Distinct allies are still extras unless they buy an edge that makes them wild cards with one of their advances.

It is entirely possible for one character to buy a number of dogs or other pets and effectively have several characters under these rules.  While this is legal, it can be annoying.  It is quite possible for one player to hog the spotlight with a bunch of allies and steal the focus from the other players.  GM’s should keep an eye out for this.  A good rule of thumb is no more than two or three of these companions for a player.  After all, they should be fairly unique, special creatures and having more than a few takes some of that individuality away.

Special Edges for Dogs:

Sight Hound

Requirements: Novice, Canine, Agility d6

Somewhere in your bloodline is a greyhound, saluki, or other sight hounds.  These animals are known for their insane speeds more than their ability to hunt or fight and at least some of that fleet-footedness has come down to you.  Your pace increases by 2 and you role a phenomenal d12 when running rather than a d10.

Boon Companion

Requirements: Novice, Canine, Loyal Hindrance

You truly are one man’s best friend.  While you are loyal to all your companions, you are more than willing to lay down your life for one person.  Once per turn, when you are within one inch of your chosen companion, and he is attacked, you may interpose yourself between him and his attacker.  The attack is then carried out against you as normal with the attack and damage role made as normal.  Your position does not change because of this.

Blood Hound

Requirements: Novice, Canine, Tracking d6

A dog’s nose is a thing of wonder and yours is one of the more amazing ones.  You are capable of following tracks more by scent than by sight.  You get a +1 to all tracking rolls when following anything that has a smell and you ignore lighting condition modifiers when tracking.  Additionally, you suffer no negative modifier when your quarry tries to hide their tracks unless they do something to cover their scent as well.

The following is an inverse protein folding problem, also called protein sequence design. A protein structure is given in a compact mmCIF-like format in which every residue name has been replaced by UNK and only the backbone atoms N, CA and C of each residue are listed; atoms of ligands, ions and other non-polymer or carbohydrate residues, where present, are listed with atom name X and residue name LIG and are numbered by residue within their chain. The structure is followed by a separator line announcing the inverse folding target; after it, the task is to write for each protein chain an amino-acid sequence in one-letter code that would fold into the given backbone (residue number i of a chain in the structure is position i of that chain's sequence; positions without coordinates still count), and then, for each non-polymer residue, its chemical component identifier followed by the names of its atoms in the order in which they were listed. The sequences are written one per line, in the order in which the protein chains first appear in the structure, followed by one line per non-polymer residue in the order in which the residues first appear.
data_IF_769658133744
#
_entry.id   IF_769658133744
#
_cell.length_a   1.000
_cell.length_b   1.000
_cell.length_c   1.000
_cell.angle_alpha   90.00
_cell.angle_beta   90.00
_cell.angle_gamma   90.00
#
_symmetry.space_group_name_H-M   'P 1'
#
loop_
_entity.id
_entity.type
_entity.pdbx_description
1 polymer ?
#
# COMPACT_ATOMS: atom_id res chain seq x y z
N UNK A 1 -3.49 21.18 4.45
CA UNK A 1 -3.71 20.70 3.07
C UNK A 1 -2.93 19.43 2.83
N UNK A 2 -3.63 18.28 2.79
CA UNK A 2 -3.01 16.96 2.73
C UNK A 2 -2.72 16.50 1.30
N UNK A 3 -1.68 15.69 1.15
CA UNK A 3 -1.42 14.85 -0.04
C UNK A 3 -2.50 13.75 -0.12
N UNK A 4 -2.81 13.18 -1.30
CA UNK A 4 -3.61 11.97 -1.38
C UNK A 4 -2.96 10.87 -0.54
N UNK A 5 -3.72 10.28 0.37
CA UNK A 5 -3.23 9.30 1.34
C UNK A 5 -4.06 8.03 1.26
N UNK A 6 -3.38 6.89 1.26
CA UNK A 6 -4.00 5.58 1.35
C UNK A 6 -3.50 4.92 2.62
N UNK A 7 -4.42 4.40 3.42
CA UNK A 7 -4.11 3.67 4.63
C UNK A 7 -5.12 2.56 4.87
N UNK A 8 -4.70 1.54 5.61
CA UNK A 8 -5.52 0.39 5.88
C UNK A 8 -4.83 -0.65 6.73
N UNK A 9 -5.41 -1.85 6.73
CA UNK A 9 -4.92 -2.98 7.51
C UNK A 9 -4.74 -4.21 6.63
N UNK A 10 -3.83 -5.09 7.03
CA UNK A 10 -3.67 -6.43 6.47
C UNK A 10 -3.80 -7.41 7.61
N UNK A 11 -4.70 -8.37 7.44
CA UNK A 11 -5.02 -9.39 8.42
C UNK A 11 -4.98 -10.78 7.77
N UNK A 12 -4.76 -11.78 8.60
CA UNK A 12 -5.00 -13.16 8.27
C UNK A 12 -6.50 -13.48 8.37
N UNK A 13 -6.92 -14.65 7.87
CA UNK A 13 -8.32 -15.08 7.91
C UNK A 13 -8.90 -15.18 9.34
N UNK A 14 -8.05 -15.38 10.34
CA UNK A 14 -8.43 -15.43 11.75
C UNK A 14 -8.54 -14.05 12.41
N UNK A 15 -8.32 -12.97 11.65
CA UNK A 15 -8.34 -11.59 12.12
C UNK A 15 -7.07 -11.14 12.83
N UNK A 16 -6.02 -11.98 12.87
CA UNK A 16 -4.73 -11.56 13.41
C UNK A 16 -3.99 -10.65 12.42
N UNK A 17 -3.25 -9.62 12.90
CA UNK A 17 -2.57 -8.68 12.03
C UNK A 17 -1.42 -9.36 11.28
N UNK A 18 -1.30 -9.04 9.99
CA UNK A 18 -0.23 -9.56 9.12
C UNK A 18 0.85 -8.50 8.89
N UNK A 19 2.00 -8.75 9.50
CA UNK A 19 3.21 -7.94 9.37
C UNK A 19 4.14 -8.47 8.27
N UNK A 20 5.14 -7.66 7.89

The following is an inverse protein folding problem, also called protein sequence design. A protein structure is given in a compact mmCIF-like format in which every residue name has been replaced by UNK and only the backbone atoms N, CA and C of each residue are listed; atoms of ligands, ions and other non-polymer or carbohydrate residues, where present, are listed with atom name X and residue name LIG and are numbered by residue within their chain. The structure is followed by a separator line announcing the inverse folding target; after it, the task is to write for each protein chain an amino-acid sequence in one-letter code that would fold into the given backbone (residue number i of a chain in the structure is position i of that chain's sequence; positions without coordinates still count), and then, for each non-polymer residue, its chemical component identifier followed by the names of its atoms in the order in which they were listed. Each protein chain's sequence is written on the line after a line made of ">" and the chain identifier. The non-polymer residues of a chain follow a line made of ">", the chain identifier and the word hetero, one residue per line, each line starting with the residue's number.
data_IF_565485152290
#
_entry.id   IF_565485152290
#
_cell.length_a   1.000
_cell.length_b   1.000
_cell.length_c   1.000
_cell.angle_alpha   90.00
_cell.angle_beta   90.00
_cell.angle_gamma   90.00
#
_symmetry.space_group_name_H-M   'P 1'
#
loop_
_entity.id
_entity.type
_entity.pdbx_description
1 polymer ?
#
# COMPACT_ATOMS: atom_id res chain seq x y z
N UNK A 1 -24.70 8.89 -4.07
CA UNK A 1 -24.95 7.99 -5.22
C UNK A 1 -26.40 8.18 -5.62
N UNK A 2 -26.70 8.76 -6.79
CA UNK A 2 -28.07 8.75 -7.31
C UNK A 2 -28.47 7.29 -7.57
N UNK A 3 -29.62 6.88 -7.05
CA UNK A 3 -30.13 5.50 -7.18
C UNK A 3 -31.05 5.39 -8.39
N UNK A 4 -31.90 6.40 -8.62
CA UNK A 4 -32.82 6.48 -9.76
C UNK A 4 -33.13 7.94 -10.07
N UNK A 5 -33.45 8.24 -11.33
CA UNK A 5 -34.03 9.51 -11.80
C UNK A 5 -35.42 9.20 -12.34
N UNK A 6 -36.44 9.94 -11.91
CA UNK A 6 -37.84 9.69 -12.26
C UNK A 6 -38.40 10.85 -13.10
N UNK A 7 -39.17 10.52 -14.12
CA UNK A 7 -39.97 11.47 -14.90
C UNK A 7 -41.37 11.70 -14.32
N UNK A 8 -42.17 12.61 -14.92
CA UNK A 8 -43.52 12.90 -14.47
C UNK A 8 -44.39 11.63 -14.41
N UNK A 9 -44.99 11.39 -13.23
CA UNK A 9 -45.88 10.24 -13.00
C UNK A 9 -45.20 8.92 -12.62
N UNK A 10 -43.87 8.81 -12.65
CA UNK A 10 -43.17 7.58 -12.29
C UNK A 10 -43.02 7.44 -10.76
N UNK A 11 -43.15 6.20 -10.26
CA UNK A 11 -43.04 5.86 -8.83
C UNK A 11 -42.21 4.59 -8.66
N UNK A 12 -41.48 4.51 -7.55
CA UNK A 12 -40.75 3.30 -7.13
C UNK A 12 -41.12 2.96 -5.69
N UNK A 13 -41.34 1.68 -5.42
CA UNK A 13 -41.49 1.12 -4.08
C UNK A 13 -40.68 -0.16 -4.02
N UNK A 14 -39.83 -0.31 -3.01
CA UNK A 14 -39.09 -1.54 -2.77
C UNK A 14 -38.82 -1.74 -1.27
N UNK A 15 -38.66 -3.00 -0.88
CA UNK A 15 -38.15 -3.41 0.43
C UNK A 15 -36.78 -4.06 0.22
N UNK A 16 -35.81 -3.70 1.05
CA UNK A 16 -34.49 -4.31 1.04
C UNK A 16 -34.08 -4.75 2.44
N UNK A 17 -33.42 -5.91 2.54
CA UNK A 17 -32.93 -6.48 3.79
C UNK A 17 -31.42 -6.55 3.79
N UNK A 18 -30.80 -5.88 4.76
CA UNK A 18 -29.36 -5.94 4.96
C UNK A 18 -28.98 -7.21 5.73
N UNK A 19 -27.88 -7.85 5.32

Elite Warhound

Requirements: Seasoned, Canine, Vigor d8

You are a truly remarkable specimen of your species.  You have been at your master’s side through thick and thin.  Experience has made you tougher, luckier and more skilled.  You are now a wild card and gain all the benefits of such status.

And here are a few pieces of equipment useful to dogs and their owners, both mundane and magical:

Barding: Few knights would consider going into battle without armor to protect their trusty steeds.  People who depend on and love their dogs  as much as knights depend on and love their dogs, would not wish to enter battle without similar protection for their canine companions.  This dog barding protects the dog’s body and head but, to keep from interfering with its freedom of movement it does not cover their legs.

Leather: Armor: +1 Weight: 10 Cost 35

Chain: Armor: +2 Weight: 20 Cost 200

Vicious Collar:  This leather collar features spikes that verge on being ridiculously large.  It has been enchanted with magic that makes the dog wearing it that much more adept and fierce with its bite.  Any dog wearing this collar gains a bonus to attack and damage when using its bite.  This bonus can range from +1 to +3 depending on how powerful it is.